7.4 Special Issues Relating to Developing Countries and EITs
A number of special issues related to technology use should be considered as
the critical determinants of climate change mitigation potential and related
costs for developing countries. These include current technological development
levels, technology transfer issues, capacity for innovation and diffusion, barriers
to efficient technology use, institutional structure, human capacity aspects,
and foreign exchange earnings.
Climate change studies in developing countries and EITs need to be strengthened
in terms of methodology, data, and policy frameworks. Although a complete standardization
of the methods is not possible, to achieve a meaningful comparison of results
it is essential to use consistent methodologies, perspectives, and policy scenarios
in different nations.
The following modifications to conventional approaches are suggested:
- Alternative development pathways should be analyzed with different patterns
of investment in infrastructure, irrigation, fuel mix, and land-use policies.
- Macroeconomic studies should consider market transformation processes in
the capital, labour, and power markets.
- Informal and traditional sector transactions should be included in national
macroeconomic statistics. The value of non-commercial energy consumption and
the unpaid work of household labour for non-commercial energy collection is
quite significant and needs to be considered explicitly in economic analysis.
- The costs of removing market barriers should be considered explicitly.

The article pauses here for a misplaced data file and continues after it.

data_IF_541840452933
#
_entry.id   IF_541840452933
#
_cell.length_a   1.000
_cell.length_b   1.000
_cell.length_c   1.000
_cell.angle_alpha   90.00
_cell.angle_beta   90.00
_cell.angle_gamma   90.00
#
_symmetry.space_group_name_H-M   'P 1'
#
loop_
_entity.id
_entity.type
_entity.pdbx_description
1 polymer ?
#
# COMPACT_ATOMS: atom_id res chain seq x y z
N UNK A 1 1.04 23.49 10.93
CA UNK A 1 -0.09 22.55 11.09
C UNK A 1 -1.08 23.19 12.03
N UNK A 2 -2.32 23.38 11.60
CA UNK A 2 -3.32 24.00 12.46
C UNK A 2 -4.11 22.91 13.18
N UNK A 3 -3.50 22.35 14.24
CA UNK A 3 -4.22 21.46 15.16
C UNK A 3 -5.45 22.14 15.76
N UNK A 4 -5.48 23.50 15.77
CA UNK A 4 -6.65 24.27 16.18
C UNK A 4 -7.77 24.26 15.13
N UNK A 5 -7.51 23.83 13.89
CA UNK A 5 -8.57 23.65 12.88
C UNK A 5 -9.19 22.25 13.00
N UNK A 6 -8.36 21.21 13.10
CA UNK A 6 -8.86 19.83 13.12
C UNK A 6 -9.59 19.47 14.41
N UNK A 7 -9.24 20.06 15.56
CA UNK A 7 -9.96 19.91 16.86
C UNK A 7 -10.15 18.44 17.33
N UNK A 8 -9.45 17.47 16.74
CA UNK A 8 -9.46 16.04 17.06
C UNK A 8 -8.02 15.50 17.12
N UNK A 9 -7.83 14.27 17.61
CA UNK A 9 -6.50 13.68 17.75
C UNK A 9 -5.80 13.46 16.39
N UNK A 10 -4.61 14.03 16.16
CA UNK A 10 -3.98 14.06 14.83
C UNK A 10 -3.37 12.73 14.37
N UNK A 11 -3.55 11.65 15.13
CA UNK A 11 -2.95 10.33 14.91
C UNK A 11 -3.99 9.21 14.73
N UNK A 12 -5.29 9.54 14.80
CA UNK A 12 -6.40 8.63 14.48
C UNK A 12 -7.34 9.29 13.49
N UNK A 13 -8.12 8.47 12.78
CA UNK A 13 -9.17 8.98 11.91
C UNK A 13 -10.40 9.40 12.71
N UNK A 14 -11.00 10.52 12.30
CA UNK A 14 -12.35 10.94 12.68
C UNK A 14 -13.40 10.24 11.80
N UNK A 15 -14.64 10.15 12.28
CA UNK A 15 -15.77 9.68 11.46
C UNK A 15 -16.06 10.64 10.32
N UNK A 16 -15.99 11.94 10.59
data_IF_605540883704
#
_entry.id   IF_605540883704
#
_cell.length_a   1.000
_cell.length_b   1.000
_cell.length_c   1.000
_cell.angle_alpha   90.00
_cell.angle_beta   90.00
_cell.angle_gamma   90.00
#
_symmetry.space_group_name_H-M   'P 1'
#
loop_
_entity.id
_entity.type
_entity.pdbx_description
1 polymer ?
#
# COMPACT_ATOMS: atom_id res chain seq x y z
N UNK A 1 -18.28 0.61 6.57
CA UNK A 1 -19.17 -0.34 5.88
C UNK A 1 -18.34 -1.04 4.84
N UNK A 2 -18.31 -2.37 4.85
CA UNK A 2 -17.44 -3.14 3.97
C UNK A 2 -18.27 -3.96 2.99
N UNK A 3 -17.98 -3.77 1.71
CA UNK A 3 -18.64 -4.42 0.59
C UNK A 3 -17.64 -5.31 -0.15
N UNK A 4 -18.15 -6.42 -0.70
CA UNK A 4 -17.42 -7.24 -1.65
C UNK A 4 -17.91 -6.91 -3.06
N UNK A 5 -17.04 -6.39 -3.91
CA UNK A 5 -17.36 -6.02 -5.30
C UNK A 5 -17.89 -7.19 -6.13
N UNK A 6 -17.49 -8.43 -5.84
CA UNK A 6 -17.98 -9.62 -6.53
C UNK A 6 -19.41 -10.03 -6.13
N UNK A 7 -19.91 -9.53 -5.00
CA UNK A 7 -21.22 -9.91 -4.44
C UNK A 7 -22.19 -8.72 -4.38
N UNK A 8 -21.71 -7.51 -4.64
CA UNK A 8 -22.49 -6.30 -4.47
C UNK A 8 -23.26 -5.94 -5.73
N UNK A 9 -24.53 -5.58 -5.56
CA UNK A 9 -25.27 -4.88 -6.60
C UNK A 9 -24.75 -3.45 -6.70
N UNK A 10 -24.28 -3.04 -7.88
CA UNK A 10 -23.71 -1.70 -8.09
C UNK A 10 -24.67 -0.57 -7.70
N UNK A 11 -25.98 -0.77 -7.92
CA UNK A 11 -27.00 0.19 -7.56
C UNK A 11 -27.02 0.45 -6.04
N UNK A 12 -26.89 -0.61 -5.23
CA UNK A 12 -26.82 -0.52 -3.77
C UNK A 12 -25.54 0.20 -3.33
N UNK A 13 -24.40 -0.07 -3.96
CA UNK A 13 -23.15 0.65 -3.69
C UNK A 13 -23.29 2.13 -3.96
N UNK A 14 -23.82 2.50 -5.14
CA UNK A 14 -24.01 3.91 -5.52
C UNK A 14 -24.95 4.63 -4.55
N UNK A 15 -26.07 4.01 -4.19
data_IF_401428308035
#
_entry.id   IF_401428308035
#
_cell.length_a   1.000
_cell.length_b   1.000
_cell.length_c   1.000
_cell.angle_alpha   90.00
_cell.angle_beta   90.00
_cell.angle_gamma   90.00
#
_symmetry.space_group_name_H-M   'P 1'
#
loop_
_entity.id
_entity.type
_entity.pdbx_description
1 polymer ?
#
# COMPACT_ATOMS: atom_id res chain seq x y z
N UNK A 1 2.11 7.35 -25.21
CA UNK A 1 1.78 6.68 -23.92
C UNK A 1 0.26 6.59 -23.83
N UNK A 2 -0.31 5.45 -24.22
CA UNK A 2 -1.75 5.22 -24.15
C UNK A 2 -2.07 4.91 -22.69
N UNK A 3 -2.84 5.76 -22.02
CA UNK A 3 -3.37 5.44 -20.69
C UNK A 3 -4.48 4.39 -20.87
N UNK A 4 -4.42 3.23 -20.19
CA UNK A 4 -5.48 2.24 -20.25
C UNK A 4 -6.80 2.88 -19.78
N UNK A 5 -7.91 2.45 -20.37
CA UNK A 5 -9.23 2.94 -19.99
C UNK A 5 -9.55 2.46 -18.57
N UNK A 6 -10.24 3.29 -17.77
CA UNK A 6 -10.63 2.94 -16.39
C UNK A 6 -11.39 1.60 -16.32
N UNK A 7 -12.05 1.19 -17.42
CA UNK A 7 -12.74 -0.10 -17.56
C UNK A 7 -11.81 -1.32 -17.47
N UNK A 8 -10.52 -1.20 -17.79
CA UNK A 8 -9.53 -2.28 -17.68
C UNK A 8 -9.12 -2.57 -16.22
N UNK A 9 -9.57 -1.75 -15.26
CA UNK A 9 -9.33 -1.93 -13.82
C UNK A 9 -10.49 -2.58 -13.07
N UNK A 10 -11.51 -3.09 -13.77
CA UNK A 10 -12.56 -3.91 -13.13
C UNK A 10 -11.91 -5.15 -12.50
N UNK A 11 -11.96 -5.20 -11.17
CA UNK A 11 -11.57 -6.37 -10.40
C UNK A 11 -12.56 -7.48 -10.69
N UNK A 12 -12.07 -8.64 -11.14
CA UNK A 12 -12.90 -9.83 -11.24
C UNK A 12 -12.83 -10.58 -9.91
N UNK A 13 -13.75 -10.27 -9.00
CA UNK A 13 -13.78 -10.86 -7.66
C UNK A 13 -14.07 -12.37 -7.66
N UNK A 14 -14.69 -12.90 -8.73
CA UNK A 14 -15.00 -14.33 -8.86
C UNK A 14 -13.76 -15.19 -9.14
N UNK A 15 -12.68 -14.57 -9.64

7.5 Modelling Approaches to Cost Assessment
The modelling of climate mitigation strategies is complex and a number of modelling
techniques have been applied including input-output models, macroeconomic models,
computable general equilibrium (CGE) models, and energy sector based models.
Hybrid models have also been developed to provide more detail on the structure
of the economy and the energy sector. The appropriate use of these models depends
on the subject of the evaluation and the availability of data.
As discussed in Section 6, the main categories of climate
change mitigation policies include: market-oriented policies, technology-oriented
policies, voluntary policies, and research and development policies. Climate
change mitigation policies can include all four of the above policy elements.
Most analytical approaches, however, only consider some of the four elements.
Economic models, for example, mainly assess market-oriented policies and in
some cases technology policies primarily those related to energy supply options,
while engineering approaches mainly focus on supply and demand side technology
policies. Both of these approaches are relatively weak in the representation
of research and development and voluntary agreement policies.